together with those who have done
more work.
E. Mortimer Shuter, director of the
opera, will meet all men who desire to
take part in the contest for which
prizes are to be given, at 5 o'clock this
afternoon at his office in the Mimes
theater. iHe will explain in a general
way what is wanted in the poster, and
then throw the contest open.

N. C. Jewett
N. C. Jewett, grand dragon of Okla-
homa klan, is under arrest in Oklia-
homa City. The arrest came as Gov-'
ernor "Jack" Walton's reply to the
threats of the legislature to impeach
him in a "rumup" sesalon.
"Inherited and Acquired Religion"
Subject of Second Lecture
Dr. Albert Parker Fitch, taking.



Government Determined Not to Yield
Any Territory; Von Klhar Named
Berlin, Stept. 26--(By A.P.)-Presi-
dent Ebert and Chancellor Strese-
mann announced in a formal procla-
mation today that the German govern-
ment had been compelled through
bitter necessity to end the Ruhr bat-
Adherence to passive resistance,
said the document, would have
brought on the economic collapse of
Germany and consequently would
have threatened the livelihood of the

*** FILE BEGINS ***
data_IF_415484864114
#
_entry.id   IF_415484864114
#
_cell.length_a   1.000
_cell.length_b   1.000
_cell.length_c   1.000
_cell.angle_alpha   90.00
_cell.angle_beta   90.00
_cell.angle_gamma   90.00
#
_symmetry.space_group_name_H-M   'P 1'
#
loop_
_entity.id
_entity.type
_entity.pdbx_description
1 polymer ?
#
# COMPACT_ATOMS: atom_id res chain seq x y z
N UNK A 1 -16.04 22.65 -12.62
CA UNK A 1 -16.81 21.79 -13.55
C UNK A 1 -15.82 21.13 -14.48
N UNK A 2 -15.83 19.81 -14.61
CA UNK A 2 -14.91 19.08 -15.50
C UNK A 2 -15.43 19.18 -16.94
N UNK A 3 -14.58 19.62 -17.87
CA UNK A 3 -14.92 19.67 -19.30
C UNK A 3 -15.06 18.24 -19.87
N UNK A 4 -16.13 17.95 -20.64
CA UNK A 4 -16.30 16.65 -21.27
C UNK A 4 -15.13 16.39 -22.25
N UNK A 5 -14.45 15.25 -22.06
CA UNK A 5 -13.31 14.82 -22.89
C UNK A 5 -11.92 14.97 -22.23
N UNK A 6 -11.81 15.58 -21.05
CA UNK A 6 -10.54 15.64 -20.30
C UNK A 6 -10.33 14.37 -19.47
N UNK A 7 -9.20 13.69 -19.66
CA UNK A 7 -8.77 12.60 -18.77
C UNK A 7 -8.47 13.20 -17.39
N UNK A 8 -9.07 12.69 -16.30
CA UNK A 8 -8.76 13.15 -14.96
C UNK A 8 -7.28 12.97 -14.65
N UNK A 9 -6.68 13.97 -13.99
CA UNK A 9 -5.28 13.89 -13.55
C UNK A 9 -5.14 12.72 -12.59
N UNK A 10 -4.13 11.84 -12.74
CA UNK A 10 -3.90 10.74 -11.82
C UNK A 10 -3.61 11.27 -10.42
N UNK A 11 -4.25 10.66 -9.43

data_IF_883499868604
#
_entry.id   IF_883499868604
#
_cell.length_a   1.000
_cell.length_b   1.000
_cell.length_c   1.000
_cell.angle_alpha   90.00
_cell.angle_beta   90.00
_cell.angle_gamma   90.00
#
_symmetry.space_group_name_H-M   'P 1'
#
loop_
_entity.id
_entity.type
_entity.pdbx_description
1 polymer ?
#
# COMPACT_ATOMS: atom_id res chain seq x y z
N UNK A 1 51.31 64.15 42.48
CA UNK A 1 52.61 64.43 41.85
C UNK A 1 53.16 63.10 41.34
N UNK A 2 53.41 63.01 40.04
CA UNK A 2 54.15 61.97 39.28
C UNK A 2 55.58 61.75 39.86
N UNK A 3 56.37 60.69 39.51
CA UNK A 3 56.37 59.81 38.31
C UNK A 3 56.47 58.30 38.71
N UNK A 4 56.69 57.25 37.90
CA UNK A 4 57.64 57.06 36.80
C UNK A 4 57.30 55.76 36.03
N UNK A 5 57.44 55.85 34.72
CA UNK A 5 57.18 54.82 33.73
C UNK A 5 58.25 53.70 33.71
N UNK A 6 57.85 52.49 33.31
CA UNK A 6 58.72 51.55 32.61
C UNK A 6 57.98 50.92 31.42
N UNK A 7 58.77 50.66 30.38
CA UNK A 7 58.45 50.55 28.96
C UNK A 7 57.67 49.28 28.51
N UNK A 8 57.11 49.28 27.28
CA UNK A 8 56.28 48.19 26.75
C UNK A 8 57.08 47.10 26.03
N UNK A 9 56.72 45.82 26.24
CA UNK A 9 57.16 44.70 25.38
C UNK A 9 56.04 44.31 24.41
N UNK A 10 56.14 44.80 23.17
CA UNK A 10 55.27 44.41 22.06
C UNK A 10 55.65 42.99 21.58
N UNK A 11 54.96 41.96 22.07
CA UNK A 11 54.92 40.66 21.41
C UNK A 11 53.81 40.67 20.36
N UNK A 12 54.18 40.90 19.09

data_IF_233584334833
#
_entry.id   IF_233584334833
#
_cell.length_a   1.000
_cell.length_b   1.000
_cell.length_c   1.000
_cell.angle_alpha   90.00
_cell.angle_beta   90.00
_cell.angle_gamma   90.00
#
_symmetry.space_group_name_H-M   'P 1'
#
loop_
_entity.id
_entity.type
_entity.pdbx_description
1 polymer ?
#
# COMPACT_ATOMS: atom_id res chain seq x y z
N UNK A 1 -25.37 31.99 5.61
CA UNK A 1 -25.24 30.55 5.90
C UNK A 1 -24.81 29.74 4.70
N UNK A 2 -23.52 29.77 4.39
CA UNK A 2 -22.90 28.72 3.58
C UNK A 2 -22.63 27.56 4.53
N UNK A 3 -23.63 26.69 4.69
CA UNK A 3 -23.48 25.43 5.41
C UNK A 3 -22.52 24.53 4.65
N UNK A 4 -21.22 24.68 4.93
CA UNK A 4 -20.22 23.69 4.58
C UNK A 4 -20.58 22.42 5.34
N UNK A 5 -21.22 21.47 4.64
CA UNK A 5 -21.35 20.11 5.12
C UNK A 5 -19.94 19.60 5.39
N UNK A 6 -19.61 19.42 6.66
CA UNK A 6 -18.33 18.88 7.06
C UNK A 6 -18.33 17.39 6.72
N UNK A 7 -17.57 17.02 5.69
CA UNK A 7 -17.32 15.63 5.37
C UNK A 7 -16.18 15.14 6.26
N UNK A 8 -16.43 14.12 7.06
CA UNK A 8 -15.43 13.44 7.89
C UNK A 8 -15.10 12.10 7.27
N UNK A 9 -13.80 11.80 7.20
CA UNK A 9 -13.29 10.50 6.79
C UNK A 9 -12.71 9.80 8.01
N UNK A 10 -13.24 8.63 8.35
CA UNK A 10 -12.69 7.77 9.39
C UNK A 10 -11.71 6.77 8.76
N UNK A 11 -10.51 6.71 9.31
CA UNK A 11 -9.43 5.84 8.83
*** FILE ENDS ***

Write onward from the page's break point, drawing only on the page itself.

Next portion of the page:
German people.
Appeals to Nation
The government appeals to the na-
tion to stand by the republic in the
present hour of "severest soul-search-
ing and material privation, as only
(hus can the nation's honor and life
he conserved."
The proclamation lays emphasis on
the statement that under no circum-
stances can a particle of Germany be
conceded to another power. The na-
tion is assured the government will
0do everything possible to obtain res-
toration of "elementary human rights"
for the German nations evicted from
the Ruhr and the Rhineland.
The history of the passive resist-
tance is reviewed over the document,
which sets forth that 180,000 men,
women and children have been driv-
en from their homes and firesides
while many millions no longer have
any conception of personal liberty.
Hundreds in Prison
"More than 100 of our fellow citi-
zens have been forced to lay down
their lives," it continues, "while hun-
dreds are st:ll languishing in' pris-
As to the expense of the support
given the passive resistance the pro-
clamation cites tile fact that only
last week the assistance given in the
Ruhr amounted to 3,500,000,000 marks
and that this would have to be doub-
led the following week,
The cost of this assistance had j
made the stabilization of the currency
impossible, it was pointed out. "The
entente now is able to give Germany
peace," the document declares.
Neither Belgium nor France-will re-
:ent formal notification of the Ger-
man decision to call off passive re-
sistance, it is stated, it being assum-